Field of Science

A potentially revolutionary new technique for chemical structure determination


I am a big believer in science as a tool-driven rather than an idea-driven revolution, and nowhere do you see this view of science exemplified better than in the development of instrumental techniques in chemistry - most notably NMR and x-ray diffraction. NMR and crystallography were not just better ways to see molecules, but in their scope, their throughput, their cost and their speed, they opened up whole new fields of science like genomics and nanomaterials up to investigation that their developers couldn't even have imagined.

So it is with some interest that I saw a paper from the Nelson, Gonen and Rodriguez labs at UCLA and the Stoltz lab at Caltech that describes a new way to rapidly determine the structures of organic molecules. And I have to say: very few papers in recent times have made me sit up and do a double take, but this one did. At one point in the paper the authors say they were "astounded" by the ease of the technique, and I don't think that word is out of place here at all.

Until now, crystallography has been the gold standard for all kinds of structure determination; it gives you as direct a view of molecules at the atomic level as possible. But the very name "crystallography" implies that you need to get your sample into a crystalline state, and as any chemist who has worked with a headache-inducing list of assorted powders, gels, oils and tars knows, being crystalline is not the natural state of most molecules. In most cases your samples are thus simply not in a convenient form for crystallography.

That's why NMR has been the primary technique for routine organic structure determination. But NMR is still relatively slow and depends on having a machine that's expensive and sometimes breaks down. You also cannot do NMR on a benchtop, and getting the sample in a pure enough condition in the right solvent is also key to good structure determination. Then there are all the problems attendant with shimming, water suppression and other artifacts that NMR presents, although sophisticated software can now take care of most of these. Nonetheless, as powerful as NMR is and will continue to be, it's not exactly a rapid, plug-and-play system.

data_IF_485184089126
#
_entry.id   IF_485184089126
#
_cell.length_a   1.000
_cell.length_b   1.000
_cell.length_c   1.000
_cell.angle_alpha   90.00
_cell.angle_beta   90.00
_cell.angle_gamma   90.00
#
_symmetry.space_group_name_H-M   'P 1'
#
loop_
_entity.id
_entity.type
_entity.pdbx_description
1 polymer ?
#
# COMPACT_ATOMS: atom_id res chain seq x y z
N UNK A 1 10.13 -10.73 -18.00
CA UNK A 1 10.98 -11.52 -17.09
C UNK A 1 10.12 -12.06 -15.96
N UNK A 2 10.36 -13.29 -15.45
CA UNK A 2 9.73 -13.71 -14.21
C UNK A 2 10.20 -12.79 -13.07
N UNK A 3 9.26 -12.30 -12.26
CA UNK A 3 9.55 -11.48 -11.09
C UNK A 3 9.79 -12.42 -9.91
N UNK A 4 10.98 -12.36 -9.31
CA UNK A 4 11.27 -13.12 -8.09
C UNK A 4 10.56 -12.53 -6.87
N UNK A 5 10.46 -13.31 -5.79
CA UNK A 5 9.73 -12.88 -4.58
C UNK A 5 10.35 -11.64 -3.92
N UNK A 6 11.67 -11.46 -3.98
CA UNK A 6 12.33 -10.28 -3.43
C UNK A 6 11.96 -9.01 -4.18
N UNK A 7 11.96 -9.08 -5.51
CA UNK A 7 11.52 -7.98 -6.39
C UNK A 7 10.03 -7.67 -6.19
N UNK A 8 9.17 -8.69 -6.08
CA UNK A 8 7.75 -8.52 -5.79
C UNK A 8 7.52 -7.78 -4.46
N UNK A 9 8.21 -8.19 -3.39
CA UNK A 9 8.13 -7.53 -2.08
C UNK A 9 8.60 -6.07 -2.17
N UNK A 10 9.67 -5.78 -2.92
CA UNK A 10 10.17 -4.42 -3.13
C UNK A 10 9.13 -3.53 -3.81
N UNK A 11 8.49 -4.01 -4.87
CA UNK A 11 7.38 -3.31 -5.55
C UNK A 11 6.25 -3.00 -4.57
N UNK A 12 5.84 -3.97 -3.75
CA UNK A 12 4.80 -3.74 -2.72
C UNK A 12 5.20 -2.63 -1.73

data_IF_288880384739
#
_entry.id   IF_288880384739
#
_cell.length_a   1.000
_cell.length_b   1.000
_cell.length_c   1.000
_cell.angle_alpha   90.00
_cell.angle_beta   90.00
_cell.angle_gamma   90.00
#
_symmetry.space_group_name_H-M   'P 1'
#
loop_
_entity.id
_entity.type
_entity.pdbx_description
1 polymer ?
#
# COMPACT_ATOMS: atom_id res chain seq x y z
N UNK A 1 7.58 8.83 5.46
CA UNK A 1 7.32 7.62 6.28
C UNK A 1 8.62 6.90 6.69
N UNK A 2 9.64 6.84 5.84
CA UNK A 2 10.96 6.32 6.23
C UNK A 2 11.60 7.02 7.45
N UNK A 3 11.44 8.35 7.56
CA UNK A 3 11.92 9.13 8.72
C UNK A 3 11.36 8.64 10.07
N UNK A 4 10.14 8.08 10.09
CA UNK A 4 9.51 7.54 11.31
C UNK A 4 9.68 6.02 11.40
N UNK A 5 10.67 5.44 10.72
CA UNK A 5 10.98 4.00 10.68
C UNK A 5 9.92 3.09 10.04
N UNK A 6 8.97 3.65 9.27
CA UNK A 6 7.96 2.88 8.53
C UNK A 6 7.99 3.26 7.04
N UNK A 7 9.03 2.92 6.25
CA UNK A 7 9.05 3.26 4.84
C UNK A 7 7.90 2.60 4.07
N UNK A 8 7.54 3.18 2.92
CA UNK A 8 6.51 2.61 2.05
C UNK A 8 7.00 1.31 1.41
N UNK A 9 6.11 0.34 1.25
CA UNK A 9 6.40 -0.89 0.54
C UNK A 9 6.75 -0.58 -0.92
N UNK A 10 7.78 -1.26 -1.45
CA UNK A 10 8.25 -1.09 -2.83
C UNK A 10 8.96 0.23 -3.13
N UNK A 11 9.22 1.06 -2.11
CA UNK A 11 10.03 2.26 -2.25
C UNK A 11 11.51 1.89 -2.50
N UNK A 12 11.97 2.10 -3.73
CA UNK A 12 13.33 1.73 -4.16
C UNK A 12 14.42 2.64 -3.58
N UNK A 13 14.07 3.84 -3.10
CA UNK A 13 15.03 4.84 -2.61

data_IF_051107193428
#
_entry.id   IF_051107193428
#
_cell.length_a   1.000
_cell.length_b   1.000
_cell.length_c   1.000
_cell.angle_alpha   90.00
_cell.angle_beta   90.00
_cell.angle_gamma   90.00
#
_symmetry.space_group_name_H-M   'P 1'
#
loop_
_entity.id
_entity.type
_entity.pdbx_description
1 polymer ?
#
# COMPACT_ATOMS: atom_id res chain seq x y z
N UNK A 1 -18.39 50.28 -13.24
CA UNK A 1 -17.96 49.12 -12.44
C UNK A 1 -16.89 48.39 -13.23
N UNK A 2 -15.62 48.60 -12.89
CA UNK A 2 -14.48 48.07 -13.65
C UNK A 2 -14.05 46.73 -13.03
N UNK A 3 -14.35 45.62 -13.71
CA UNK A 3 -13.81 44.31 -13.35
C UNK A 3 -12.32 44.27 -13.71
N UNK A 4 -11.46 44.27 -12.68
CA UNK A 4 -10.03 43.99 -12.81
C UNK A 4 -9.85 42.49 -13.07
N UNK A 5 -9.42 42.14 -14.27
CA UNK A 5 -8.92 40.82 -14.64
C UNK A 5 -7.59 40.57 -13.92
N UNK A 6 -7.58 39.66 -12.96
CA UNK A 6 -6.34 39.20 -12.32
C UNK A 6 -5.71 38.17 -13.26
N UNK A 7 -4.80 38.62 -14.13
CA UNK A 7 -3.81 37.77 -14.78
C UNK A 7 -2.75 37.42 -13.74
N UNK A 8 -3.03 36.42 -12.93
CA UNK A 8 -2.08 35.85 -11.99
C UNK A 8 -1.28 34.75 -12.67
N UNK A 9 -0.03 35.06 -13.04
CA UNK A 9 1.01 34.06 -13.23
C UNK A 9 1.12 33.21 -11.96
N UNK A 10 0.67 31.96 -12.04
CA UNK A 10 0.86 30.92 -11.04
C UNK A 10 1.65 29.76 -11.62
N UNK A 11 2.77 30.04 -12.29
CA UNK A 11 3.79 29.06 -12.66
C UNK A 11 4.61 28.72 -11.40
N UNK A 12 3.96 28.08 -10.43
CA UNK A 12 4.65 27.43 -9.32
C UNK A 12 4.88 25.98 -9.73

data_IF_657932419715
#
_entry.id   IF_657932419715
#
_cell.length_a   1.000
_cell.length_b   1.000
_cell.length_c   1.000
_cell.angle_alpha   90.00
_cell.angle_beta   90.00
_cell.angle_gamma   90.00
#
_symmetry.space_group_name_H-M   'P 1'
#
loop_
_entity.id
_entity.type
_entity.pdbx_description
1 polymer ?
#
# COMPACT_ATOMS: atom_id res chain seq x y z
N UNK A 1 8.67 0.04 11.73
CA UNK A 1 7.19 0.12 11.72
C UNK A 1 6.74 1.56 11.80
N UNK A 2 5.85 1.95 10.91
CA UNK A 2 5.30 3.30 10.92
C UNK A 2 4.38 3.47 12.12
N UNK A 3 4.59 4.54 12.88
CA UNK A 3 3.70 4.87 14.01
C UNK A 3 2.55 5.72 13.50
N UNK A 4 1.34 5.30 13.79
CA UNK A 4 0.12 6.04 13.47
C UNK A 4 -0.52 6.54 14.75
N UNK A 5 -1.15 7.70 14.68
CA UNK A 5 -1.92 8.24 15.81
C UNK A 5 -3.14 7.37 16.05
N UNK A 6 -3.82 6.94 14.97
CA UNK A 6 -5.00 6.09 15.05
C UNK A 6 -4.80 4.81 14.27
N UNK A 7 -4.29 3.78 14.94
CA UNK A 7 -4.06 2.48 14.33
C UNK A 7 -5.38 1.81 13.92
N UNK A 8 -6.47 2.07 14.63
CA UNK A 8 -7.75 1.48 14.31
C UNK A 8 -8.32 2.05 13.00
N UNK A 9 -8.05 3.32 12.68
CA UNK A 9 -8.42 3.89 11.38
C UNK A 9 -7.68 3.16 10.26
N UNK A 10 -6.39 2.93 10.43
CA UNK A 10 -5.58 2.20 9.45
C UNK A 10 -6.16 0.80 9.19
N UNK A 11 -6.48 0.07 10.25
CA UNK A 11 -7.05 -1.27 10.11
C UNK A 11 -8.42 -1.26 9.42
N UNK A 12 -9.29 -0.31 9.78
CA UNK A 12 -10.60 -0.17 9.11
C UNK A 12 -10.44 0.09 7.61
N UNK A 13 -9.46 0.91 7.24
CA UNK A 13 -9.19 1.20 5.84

That's why this recent paper is so promising. It describes a crystallographic technique that uses cryo-EM and micro-electron diffraction (micro ED) for efficiently finding out the structure of organic molecules. Electron diffraction itself is an old technique, pioneered for instance by Linus Pauling in the 1930s, but this is not any old ED, it's micro ED. Cryo-EM already won the Nobel Prize two years ago for determining the structures of complex proteins, but it has never been routinely applied to small molecule structure determination. This new technique could change that landscape in a jiffy. And I mean in a jiffy - the examples they have shown take a few minutes each. The first molecule - progesterone - went from powder to pattern in less than 30 mins, which is quite stunning. And the resolution was 1 Å, and you can't ask for more. Up to twelve samples were investigated in a single experiment.

But what really made me sit up was the variety of starting points that could be investigated. From amorphous powders to samples straight out of flash chromatography to mixtures of compounds, the method made quick work out of everything. As mentioned above, amorphous powders and mixtures are the rule rather than the exception in standard organic synthesis, so one can see this technique being applied to almost every chemical purification and synthetic manipulation done in routine synthesis or structure determination. For me the most amazing application however was the determination of a mixture of four different molecules: no other technique in organic chemistry which I know can do mixtures in a few minutes with such high resolution with such little material.